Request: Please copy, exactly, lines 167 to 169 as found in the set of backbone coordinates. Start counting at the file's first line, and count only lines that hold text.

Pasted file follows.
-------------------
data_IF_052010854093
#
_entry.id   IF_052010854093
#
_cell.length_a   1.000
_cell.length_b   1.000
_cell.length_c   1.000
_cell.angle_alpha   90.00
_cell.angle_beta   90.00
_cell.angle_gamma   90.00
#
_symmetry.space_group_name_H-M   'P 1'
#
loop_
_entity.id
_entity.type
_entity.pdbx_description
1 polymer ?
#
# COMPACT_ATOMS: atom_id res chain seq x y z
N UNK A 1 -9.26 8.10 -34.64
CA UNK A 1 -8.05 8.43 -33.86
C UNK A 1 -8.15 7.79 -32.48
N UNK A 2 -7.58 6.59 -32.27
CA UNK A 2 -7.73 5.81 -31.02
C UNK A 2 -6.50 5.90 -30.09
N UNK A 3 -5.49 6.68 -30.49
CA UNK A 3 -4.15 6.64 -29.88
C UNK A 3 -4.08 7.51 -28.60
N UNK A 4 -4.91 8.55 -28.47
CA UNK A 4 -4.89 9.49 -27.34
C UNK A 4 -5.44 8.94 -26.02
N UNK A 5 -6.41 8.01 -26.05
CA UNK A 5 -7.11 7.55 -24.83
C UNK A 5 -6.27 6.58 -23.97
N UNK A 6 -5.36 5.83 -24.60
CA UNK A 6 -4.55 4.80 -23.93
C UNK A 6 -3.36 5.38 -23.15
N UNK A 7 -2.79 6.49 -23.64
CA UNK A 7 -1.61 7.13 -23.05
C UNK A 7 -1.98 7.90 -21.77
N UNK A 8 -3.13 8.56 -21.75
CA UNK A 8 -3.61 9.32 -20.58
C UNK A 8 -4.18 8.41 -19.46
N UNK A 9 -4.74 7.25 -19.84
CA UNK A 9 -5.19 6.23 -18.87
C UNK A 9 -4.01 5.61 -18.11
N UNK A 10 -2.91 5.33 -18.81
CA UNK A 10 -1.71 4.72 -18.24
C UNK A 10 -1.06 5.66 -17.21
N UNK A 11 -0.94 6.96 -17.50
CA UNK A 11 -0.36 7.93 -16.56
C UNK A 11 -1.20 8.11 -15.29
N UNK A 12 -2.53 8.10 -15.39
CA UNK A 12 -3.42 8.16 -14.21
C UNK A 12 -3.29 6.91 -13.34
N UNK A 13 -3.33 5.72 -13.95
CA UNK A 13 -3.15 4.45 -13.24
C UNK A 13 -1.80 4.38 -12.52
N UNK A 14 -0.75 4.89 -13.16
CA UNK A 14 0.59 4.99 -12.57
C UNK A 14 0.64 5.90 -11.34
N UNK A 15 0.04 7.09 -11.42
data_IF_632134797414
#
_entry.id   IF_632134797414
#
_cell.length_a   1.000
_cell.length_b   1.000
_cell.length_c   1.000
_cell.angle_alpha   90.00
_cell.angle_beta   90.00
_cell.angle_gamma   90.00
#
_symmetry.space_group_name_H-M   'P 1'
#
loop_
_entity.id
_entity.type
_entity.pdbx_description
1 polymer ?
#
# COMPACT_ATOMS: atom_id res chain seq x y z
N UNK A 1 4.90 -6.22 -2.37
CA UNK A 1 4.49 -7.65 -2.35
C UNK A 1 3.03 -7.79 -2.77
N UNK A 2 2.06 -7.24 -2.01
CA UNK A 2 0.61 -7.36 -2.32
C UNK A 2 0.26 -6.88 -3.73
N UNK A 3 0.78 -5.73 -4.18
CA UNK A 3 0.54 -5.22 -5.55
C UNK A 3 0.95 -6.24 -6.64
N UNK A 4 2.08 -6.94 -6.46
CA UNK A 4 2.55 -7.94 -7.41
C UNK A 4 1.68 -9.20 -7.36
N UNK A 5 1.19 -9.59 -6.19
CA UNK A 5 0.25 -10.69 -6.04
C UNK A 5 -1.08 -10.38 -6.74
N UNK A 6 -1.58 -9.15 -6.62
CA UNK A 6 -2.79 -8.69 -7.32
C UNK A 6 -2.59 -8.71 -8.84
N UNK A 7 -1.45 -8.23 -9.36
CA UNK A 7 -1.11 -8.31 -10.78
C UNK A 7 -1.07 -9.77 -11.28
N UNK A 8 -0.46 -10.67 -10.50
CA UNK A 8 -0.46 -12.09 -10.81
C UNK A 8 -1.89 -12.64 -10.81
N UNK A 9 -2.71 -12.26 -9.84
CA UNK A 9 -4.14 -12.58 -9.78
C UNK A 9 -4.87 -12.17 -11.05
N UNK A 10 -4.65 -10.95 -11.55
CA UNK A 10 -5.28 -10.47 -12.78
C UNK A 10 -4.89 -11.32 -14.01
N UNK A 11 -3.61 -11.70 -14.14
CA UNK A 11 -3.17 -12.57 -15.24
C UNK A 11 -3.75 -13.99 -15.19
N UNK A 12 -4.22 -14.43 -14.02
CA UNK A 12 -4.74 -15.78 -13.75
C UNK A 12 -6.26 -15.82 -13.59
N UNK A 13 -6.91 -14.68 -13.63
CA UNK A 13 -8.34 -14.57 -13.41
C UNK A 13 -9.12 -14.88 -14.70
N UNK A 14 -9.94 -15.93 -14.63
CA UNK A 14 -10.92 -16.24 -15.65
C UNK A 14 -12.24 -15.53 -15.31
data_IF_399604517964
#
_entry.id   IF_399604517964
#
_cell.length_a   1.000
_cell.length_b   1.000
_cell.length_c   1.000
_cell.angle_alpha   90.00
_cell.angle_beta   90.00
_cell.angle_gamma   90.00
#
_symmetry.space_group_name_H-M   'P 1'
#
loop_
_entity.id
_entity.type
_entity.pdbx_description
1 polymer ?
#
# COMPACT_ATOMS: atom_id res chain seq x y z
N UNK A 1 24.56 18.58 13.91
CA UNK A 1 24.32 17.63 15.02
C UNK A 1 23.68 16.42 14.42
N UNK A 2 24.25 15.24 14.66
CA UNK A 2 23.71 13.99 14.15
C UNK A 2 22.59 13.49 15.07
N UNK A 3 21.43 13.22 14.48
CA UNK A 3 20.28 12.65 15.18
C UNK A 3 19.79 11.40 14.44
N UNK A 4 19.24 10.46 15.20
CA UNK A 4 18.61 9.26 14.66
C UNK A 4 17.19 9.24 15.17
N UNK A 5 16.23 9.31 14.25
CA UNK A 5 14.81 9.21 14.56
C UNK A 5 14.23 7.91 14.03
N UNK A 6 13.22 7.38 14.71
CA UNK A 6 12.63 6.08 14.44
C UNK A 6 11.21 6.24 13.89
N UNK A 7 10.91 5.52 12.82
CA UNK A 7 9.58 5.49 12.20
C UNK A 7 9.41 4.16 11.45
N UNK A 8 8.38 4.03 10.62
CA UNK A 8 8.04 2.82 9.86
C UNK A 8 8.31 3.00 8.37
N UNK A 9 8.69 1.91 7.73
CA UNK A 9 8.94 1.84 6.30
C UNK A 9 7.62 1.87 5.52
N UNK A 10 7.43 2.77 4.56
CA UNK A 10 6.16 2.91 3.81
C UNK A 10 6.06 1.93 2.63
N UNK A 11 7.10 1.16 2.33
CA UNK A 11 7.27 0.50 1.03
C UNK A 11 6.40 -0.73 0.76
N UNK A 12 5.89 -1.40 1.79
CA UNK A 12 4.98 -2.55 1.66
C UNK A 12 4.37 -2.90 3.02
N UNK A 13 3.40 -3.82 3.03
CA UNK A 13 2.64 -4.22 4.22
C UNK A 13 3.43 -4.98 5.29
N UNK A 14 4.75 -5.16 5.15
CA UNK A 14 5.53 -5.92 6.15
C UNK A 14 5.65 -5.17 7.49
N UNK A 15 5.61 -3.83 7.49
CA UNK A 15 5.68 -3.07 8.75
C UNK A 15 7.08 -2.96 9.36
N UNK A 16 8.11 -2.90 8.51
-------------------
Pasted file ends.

N UNK A 8 8.38 4.03 10.62
CA UNK A 8 8.04 2.82 9.86
C UNK A 8 8.31 3.00 8.37